#4: The Wolf Among Us
As a fairly lackadaisical comics fan I’d not heard of Fables before Telltale got the license, but I was interested enough by the news that the team was set to tackle it that I pulled the trades off my housemate’s shelf and read through. I can confirm that they are pretty rad, as is The Wolf Among Us.
The distinctive neon aesthetic of The Wolf Among Us and its fairly heavy content work perfectly; the feeling is of a noir detective tale. The investigations aren’t exactly CSI material, but they’re also not the focus of the game – the lives and development of the colourful characters are. It’s easy to like Bigby, despite or perhaps due to his flaws, and one of Telltale’s greatest accomplishments is making him feel real and consistent regardless of how you choose to play him.
#3: Game of Thrones
Like Tales from the Borderlands, Game of Thrones boasts multiple playable characters. The action switches back and forth between various members of a minor house, just like the books and TV show, and it works really well thanks to Telltale’s masterful handling of a story that has a similar complexity of content as George R.R. Martin’s writing without becoming confusing. There are enough hooks to the story you know that it doesn’t feel unnecessary, but it also doesn’t make you re-experience stuff you’ve read or seen already.
Telltale did an excellent job with character models, and it’s really cool hearing the actors from the HBO series voice their characters (and confirm that Peter Dinklage is a much better voice actor than Destiny suggests). It’s just a delight for fans, and thanks to the audience I enjoyed while playing through I can confirm that it makes compelling watching for those who don’t know anything about the franchise, too.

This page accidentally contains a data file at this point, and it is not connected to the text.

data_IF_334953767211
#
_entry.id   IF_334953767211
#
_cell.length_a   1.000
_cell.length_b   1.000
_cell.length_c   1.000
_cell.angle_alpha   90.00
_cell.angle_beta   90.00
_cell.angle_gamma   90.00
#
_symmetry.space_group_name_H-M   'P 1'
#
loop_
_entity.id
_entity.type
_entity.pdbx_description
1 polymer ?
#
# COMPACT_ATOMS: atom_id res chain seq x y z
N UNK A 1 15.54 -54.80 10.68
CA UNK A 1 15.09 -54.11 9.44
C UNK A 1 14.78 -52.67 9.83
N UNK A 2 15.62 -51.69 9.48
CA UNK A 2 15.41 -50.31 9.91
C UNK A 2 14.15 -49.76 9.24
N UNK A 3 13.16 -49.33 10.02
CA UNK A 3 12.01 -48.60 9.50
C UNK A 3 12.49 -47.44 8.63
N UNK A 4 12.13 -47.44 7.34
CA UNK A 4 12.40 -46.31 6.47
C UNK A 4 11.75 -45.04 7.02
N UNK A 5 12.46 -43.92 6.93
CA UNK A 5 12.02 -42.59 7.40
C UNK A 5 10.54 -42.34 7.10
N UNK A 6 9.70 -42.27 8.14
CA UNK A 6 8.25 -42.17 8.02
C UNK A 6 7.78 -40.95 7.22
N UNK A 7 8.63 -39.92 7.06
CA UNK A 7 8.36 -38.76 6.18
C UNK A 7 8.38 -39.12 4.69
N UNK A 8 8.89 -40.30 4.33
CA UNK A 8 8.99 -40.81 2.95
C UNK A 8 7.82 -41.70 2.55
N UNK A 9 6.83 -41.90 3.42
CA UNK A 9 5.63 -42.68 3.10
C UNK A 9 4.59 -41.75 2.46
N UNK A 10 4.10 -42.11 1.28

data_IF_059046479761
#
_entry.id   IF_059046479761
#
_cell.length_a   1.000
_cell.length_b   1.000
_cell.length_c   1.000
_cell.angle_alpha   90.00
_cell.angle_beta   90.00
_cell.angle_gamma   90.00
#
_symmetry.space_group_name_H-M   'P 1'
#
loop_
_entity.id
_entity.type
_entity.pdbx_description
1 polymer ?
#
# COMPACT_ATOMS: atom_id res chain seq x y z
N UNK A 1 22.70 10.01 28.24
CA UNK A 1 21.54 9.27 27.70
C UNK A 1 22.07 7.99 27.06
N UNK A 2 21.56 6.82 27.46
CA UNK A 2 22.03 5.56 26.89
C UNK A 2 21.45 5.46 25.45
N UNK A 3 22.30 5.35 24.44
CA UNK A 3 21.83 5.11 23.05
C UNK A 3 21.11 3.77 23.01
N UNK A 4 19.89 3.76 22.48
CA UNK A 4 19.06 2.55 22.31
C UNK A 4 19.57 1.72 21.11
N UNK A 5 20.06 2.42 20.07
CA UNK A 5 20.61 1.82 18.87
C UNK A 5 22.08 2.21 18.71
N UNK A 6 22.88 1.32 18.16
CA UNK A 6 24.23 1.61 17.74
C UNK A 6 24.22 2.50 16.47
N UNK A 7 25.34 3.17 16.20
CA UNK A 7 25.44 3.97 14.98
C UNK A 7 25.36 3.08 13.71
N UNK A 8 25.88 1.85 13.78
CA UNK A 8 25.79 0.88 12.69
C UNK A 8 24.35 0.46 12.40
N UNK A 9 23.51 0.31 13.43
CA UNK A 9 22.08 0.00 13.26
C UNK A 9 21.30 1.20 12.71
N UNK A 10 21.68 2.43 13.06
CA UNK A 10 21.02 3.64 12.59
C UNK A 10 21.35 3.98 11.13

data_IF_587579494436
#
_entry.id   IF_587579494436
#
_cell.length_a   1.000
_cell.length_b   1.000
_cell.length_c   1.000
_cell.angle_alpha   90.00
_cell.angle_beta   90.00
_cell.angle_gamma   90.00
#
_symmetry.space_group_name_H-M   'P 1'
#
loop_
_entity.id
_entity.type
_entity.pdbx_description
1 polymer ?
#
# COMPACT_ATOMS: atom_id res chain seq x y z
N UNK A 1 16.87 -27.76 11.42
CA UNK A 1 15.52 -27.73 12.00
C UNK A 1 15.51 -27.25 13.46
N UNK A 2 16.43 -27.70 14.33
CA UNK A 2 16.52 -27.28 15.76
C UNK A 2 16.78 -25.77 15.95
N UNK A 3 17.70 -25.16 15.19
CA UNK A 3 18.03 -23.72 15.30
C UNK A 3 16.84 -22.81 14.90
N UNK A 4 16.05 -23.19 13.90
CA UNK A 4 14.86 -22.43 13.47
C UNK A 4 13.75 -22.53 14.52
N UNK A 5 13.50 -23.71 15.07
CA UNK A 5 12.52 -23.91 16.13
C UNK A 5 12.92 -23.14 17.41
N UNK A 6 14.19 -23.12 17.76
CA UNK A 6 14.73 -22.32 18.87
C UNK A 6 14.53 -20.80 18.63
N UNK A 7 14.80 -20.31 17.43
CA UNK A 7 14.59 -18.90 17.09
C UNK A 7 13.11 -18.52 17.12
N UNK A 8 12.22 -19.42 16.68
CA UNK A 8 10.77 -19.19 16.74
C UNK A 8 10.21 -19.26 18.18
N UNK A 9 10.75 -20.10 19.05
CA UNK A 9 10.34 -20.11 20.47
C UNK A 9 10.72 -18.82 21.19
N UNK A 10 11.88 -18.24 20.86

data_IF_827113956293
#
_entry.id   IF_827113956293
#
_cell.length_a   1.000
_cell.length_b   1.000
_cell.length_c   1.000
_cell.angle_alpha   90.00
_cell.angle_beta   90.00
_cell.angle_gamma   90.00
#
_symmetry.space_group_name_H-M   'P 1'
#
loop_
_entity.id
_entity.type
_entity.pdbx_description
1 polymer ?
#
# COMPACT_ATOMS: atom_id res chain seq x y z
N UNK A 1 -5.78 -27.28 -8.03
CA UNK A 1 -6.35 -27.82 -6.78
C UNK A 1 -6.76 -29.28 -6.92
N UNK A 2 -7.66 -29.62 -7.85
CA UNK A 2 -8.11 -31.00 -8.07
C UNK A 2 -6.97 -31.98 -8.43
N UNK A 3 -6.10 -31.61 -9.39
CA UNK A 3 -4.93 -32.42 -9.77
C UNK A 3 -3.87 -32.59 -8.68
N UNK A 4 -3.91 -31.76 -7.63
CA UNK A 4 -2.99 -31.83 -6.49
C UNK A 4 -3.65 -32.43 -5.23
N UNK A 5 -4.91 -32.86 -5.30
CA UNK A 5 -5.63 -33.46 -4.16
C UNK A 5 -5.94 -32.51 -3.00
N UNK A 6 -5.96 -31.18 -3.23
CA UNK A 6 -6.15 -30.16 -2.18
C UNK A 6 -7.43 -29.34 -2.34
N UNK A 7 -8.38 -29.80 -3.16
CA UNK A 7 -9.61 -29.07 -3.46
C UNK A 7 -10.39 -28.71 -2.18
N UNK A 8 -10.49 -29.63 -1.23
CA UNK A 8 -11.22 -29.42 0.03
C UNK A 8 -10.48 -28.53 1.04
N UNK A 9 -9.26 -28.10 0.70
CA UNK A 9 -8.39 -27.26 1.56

We’re only one episode in, but the series is off to a cracking start. The ending of the first episode wrung a round of applause from me – seriously, I clapped my hands and shrieked. I can’t way to see where Telltale takes us next.
#2: Tales from the Borderlands
I feel a little bit uncomfortable ranking this one so highly because my flatmate (for three more weeks) works at 2K, so I normally try to keep my Borderlands fangirling under my hat. But not only was this produced and released without any input whatsoever from 2K, here’s the thing: of every game I took home for the holidays, this was the one my dad liked the most. I consider him a purely objective critic, so when he agrees with me I can trust my own opinion (he also liked Far Cry 4, if you’re interested.)
Gearbox was quite open about its reasons for getting Telltale to try its hand with Borderlands: frantic first person shooters just aren’t the best medium for storytelling. And yet the Borderlands setting and lore really are quite compelling (play through the games alone sometime and actually check out the characters and story properly), and deserve exploration. As we’ve seen throughout this list, Telltale is great at taking other people’s creations and exploring them.
Tales from the Borderlands is a lot of fun, and it paints Pandora as a real place people might actually live, as opposed to a series of shooter arenas. The unreliable narration of the split-protagonist works really well. The jokes are genuinely funny. The characters are likeable. There’s lots of stuff for fans, but it’s friendly to newcomers alike. Handsome Jack is in it (sort of). I loved it.